Monday, September 24, 2012

Orange Day: Say NO to Violence Against Women

The 25th of every month is Orange Day.* Today, join with others around the world in saying NO to violence against women!  Email yourmembers of Congress to ask, “what are you doing to end violence against women?”

Last week, Sept. 18, we celebrated the 18th anniversary of the Violence Against Women Act being signed into law.  Many who worked to make VAWA a reality in 1994 will remember the ceremony on a warm September day in the White House Rose Garden and the sense of relief that followed: we finally had the tools to address the epidemic of domestic violence.

Since that day, VAWA has expanded its protections to victims of dating violence, sexual assault, and stalking.  Since that day, VAWA has saved thousands of lives and brought safety to thousands of homes.  VAWA’s programs have trained law enforcement, prosecution and court personnel to better understand the dynamics that make these four crimes such a burden on U.S. communities.  Over the years, VAWA has created historic protections for immigrant victims and victims on tribal lands.  VAWA has raised awareness about and improved responses to sexual assault and stalking.  VAWA programs have disseminated prevention programs in middle schools and high schools.  The homicide rate for victims of these crimes has dropped significantly.

Yet any child born on that bright day in September 1994, now turning 18 years old, still faces the specter of victimization, because there are so many areas VAWA did not cover in the 18 years since its passage.  So in 2012 the Senate developed a new improved version of VAWA, a reauthorization that fills in so many of those gaps that pose dangers to youth who have never lived in a world without VAWA.  Without the new version of VAWA, an 18 year old victim of sexual assault will not be able to secure safe housing.  Without the new version of VAWA, an 18 year old victim of dating violence will find it difficult to obtain justice on campus.  Without the new version of VAWA, many underserved communities, including the LGBT community, immigrant victims, and Native women, will have no place to go for help.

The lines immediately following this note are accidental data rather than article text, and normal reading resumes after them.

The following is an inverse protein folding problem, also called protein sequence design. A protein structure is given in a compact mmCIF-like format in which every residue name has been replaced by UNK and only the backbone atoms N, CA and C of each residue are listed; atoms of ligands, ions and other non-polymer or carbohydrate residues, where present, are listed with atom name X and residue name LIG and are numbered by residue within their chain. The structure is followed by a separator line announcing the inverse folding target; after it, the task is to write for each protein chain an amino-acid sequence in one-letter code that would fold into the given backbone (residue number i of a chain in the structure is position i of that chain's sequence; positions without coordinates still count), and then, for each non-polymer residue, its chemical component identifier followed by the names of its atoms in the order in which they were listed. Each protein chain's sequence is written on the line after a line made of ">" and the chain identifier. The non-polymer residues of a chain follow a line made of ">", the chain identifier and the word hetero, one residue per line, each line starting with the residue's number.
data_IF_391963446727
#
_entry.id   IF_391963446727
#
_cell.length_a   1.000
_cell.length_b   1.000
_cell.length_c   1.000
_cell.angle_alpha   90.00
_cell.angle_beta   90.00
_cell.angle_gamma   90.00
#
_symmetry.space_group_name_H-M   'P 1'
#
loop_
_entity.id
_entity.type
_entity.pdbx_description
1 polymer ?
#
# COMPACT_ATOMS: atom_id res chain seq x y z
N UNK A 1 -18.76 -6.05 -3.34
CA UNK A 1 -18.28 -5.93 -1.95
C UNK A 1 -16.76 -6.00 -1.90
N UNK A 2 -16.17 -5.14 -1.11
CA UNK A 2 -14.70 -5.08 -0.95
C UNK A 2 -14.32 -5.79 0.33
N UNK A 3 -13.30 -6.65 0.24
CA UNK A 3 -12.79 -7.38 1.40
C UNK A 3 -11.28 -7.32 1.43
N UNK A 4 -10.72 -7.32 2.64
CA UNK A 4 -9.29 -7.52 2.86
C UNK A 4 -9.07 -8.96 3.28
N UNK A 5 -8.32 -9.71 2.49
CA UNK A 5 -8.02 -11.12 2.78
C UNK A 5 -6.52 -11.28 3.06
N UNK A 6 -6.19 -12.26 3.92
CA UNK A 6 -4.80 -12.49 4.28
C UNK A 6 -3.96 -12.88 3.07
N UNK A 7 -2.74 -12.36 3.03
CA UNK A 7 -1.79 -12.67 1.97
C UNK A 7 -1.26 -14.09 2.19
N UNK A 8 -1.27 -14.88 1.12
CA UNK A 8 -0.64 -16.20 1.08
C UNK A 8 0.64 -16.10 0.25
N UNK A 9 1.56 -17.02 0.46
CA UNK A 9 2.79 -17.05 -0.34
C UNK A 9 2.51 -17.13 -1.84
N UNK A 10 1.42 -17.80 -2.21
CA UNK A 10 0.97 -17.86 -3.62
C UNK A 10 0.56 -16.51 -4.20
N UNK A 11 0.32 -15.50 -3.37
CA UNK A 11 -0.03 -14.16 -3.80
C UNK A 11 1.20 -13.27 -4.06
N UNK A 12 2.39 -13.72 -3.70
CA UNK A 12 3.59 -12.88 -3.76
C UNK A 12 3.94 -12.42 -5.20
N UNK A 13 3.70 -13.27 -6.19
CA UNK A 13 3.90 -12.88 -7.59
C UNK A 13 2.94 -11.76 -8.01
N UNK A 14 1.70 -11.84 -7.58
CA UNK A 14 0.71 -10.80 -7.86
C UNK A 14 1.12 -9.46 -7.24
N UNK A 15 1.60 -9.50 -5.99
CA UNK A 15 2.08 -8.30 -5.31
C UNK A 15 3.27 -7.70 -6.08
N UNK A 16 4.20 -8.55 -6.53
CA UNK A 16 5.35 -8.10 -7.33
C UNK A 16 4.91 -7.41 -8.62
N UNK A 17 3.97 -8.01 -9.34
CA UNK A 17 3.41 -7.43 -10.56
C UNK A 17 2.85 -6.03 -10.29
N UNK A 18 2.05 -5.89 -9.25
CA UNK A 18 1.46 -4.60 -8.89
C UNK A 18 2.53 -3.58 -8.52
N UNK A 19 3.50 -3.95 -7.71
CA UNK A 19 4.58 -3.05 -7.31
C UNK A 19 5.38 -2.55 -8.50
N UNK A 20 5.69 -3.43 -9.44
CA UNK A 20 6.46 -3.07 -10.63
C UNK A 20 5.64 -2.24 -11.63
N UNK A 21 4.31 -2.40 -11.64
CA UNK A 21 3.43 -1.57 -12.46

VAWA has done a stellar job of helping millions of victims of domestic violence, dating violence, sexual assault, and stalking over 18 years.  Let’s celebrate VAWA’s birthday on this Orange Day by making sure all victims of violence can access help and justice.  Congress can best say “Happy Birthday, VAWA!” by completing an inclusive bill and getting it to the President to be signed, as it once was on a bright September day.